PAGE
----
Yi's most recent full-length studio album, yosedreamyose, was released in 2017, although he continues to make music. He has also been hosting a radio program, World Music Journey, since 2018. Yi is considered a pioneer in Korean popular music and one of Korea’s preeminent musicians.
Charles Kim ’98
Charles Kim is the epitome of paying it backward. Kim earned an undergraduate degree in management and finance at the School of Management and is a founder and managing partner at Alpine Securities, a successful trading firm located in St. Thomas, U.S. Virgin Islands. Notable career accomplishments aside, it is Kim’s distinguished and ongoing commitment to the University, philanthropy and higher education that earned him the University Medal — the highest honor bestowed by Binghamton, given at the discretion of the University president. Kim also sits on the Binghamton University Foundation board.
Kim and his wife, Jean Su, are generous supporters of Binghamton University and the School of Management, creating numerous full scholarships to support Korean, Korean American and U.S. Virgin Islands students. In 2017, the Kims and Charles’ brother, James W. Kim ’99, provided funding for the Young Sam Kim Korean Student Center in Old Champlain Hall, named in memory of Charles and James’ father, Young-Sam.
In addition to his philanthropy at Binghamton, Kim supports a range of charitable causes in New York and the Virgin Islands, and with his brother created the YS Kim Foundation.
Yun Qu ’05
A former champion swimmer from China, Yun Qu had an All-American career at Binghamton. After setting a new Asian record for the 200-meter butterfly, Qu was the top-ranked swimmer in the world in that event from 1992-1993. She was the silver medalist in both the 100- and 200-meter butterfly events at the 1994 World Aquatics Championship in Rome, and in her 1996 Olympic appearance at the Summer Games in Atlanta, Ga., Yun placed fourth, missing out on a medal by less than half a second.
In 2001, Qu transferred to Binghamton from Shen Zhen University as one of the University’s most prominent international-level athletes. She was a two-time NCAA qualifier, five-time America East Champion and Binghamton’s first Division I All-American. In her three-year career at Binghamton, Qu earned five conference titles and set seven school records. In 2002, she was America East Swimmer of the Year and Binghamton University’s Athlete of the Year. Qu graduated summa cum laude in 2005 with a bachelor's degree in human development. After earning her master’s degree, she returned to Binghamton as associate head coach for the men’s and women’s swim teams. Qu was inducted into the Binghamton University Athletics Hall of Fame in 2011.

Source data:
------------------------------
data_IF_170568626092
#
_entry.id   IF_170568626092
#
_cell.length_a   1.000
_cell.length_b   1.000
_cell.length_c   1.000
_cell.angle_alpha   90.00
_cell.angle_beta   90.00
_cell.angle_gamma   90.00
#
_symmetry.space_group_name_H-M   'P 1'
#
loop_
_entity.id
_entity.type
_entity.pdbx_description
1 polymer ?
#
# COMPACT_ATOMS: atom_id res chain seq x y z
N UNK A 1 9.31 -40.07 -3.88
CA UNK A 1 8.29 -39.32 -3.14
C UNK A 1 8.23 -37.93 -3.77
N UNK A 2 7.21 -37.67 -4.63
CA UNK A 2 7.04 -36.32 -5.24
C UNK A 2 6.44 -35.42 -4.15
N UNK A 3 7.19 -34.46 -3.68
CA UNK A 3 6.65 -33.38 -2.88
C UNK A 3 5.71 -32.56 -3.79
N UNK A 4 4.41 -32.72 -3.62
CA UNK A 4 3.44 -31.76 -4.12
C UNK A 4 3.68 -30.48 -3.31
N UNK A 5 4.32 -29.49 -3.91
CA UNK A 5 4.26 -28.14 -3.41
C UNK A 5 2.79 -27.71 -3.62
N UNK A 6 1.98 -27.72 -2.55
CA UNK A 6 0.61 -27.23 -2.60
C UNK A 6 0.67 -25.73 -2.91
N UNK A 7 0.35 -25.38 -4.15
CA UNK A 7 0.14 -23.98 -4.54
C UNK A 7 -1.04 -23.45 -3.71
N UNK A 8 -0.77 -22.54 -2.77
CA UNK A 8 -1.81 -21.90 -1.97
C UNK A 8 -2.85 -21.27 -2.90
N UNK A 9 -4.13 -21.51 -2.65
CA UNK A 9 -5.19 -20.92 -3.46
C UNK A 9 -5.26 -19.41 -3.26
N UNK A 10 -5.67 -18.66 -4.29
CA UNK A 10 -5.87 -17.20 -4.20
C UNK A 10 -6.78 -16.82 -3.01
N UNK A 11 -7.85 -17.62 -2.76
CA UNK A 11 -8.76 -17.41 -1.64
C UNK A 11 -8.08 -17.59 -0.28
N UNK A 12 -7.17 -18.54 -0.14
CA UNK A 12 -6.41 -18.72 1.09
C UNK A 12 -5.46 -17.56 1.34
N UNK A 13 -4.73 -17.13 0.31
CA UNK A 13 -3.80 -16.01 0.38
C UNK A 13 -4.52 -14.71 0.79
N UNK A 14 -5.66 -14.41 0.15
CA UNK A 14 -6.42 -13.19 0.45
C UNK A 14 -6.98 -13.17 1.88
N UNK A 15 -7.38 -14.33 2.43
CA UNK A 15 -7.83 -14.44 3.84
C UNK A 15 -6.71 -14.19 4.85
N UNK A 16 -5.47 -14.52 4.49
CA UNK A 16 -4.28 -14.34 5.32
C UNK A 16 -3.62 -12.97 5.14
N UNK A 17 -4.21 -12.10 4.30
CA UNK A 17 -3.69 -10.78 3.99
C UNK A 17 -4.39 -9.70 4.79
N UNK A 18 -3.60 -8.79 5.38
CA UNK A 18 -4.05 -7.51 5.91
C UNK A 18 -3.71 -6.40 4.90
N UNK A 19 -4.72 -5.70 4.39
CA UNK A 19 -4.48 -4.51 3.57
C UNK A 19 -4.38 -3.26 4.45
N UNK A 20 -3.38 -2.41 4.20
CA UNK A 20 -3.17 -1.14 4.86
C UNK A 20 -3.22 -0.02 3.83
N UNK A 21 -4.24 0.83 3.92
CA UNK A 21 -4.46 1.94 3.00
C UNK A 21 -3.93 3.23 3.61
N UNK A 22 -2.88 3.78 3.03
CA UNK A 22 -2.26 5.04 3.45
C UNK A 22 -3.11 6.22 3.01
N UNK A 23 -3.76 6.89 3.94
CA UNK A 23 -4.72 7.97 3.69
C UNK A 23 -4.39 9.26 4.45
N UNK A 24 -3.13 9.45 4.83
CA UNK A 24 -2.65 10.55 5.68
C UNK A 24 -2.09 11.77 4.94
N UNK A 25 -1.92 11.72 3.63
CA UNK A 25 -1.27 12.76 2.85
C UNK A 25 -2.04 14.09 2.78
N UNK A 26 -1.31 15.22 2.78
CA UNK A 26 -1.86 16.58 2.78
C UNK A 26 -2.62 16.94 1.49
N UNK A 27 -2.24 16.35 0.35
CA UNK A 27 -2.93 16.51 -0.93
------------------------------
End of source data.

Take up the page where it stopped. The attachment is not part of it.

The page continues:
JM (Justin Michael) Martin ’20, MS ’21
JM Martin earned an undergraduate degree in human development and a master’s degree in health systems science at Binghamton and has been involved in the healthcare field since graduation. His interest in healthcare isn’t surprising, given both of his parents are nurses. With an interest in process and quality improvement, he currently serves as quality management operations program manager for MetroPlusHealth at its headquarters in New York City.
Martin, whose family immigrated from the Philippines when he was a child, also has an entrepreneurial spirit and dreams of creating a non-profit healthcare organization.
Ho-fung Hung, MA ’98
Ho-fung Hung is the Henry M. and Elizabeth P. Wiesenfeld Professor in Political Economy in the Krieger School of Arts and Sciences and in the School of Advanced International Studies at Johns Hopkins University. Hung earned his master's in sociology at Binghamton in 1998.
Hung is an expert on global political economy, protest, nationalism, social theory and East Asian development. He is the author of multiple books, including the award-winning Protest with Chinese Characteristics (Columbia, 2011) and The China Boom: Why China Will Not Rule the World (Columbia, 2015). His work has appeared in the American Journal of Sociology, the American Sociological Review, Development and Change, Review of International Political Economy, Asian Survey and elsewhere. His analyses of the Chinese political economy and Hong Kong politics have been featured or cited in The New York Times, The Financial Times, The Wall Street Journal, Bloomberg News, BBC News and other prominent publications and news outlets.
Janice Y. Tsoh ’90
Janice Tsoh earned her bachelor's degree in psychology from Binghamton University before completing her master's in clinical psychology at the University of Rhode Island.
She is professor in residence and practicing clinical psychologist at the University of California, San Francisco Weill Institute for Neurosciences, specializing in behavioral medicine, health psychology, and individual and group cognitive behavioral treatment in diverse populations, including Asian-American immigrants. She is a widely published research physician focused on smoking cessation, health disparities, patient empowerment and mental health literacy.
Kim Mousseau is the communications manager for the Division of Diversity, Equity and Inclusion at Binghamton University.